Bytes or paper: Greening media with ICT?
The media and information & communication technology (ICT) sectors have developed rapidly in recent decades. There is an increasing overlap between the two sectors, with electronic media complementing and challenging traditional media alternatives. In her PhD thesis presented on 27 May 2010, Åsa Moberg examines how some new ways of producing, distributing and accessing media are performing from an environmental perspective.
The overall impact of the ICT and entertainment & media sectors is illustrated by a macro-perspective on greenhouse gas emissions. In 2007, an estimated 1.4% of global CO2 equivalents were caused by the ICT sector and 1.7% by the entertainment & media sector. Within the ICT sector computer manufacturing and use are major sources of emissions, whereas emissions from telecom are lower. TVs and TV peripherals make up the largest share of emissions from the entertainment & media sector, followed by printed media.
There is a common belief that digital media solutions are generally environmentally superior to their printed paper counterparts. Pulp and paper production admittedly gives rise to considerable environmental impacts, but the ICT sector, with its multitude of electronic consumer devices, is also responsible for a significant environmental impact.
Some advice on sustainable media use
Here are some general, common sense recommendations for environmentally concerned users of media products.
Sharing is caring
Don’t print it
Be careful how you buy it
Buy multi-purpose products
In her thesis, Åsa Moberg specifically considers the product-related environmental impacts of printed and electronic versions of books, newspapers and invoices. Environmental impacts include global warming, eutrophication, acidification and toxicological effects. Screening life cycle assessments provide information on the environmental impact of products ‘from cradle to grave’. Åsa Moberg’s results show that there is no clear-cut answer regarding whether bytes or paper are preferable from an environmental perspective. She found that the environmental benefit of energy efficient e-reading devices is counteracted by the environmental impact of manufacturing the devices.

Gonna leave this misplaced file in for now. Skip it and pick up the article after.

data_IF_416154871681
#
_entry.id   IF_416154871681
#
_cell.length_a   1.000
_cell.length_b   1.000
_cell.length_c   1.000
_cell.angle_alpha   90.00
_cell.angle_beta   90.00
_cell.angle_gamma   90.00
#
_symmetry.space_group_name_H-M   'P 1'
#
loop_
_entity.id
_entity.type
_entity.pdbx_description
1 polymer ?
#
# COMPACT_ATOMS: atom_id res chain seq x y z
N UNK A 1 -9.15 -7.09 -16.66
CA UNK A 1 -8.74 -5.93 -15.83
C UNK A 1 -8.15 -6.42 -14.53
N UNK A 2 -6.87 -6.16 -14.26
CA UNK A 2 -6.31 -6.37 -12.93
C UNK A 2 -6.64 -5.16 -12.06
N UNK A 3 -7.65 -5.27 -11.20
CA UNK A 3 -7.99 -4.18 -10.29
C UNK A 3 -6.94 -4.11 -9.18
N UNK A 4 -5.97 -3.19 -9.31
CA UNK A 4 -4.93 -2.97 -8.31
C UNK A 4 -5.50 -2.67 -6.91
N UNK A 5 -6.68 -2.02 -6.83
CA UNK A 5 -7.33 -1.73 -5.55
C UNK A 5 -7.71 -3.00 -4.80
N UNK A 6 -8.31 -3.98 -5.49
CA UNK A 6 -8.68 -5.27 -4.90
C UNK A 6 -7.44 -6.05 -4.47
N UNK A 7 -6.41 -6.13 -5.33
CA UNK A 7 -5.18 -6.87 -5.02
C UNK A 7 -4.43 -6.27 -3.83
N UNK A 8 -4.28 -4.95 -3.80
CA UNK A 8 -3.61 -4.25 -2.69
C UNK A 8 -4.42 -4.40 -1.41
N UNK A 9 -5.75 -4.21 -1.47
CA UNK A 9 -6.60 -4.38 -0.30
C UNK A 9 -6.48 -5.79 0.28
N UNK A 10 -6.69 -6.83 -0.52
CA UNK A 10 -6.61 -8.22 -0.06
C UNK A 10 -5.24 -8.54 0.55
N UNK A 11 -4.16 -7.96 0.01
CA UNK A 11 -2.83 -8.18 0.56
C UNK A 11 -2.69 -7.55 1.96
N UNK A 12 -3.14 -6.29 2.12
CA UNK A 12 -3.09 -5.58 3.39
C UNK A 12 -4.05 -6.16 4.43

Replacing printed with electronic invoices proved to be beneficial from a climate change and energy use perspective (other environmental impacts not addressed). There is already an electronic system for handling invoices at most businesses, so if end-consumers and other stakeholders can do without printed copies, replacement of printed invoices may be the correct option. However, an electronic invoice is much less beneficial if printed on a home printer.
The production and use of media products are not the only relevant aspects according to Åsa Moberg. How customers actually obtain products may also makes a major difference. Typically, a 10 km car trip to buy a book pollutes the environment more than the book itself. Many electronic devices are not used to their full extent as they are too frequently replaced by newer versions or simply not used at all, causing unnecessary environmental burdens.
More studies are needed to gain a more thorough understanding of the environmental impact related to the handling of e-waste and the long-term consequences of new media and ICT solutions. Data gaps and uncertainties, specifically regarding toxicological impacts, need to be prioritised in future research.
Read Assessment of media and communication from a sustainability perspective (Åsa Moberg)!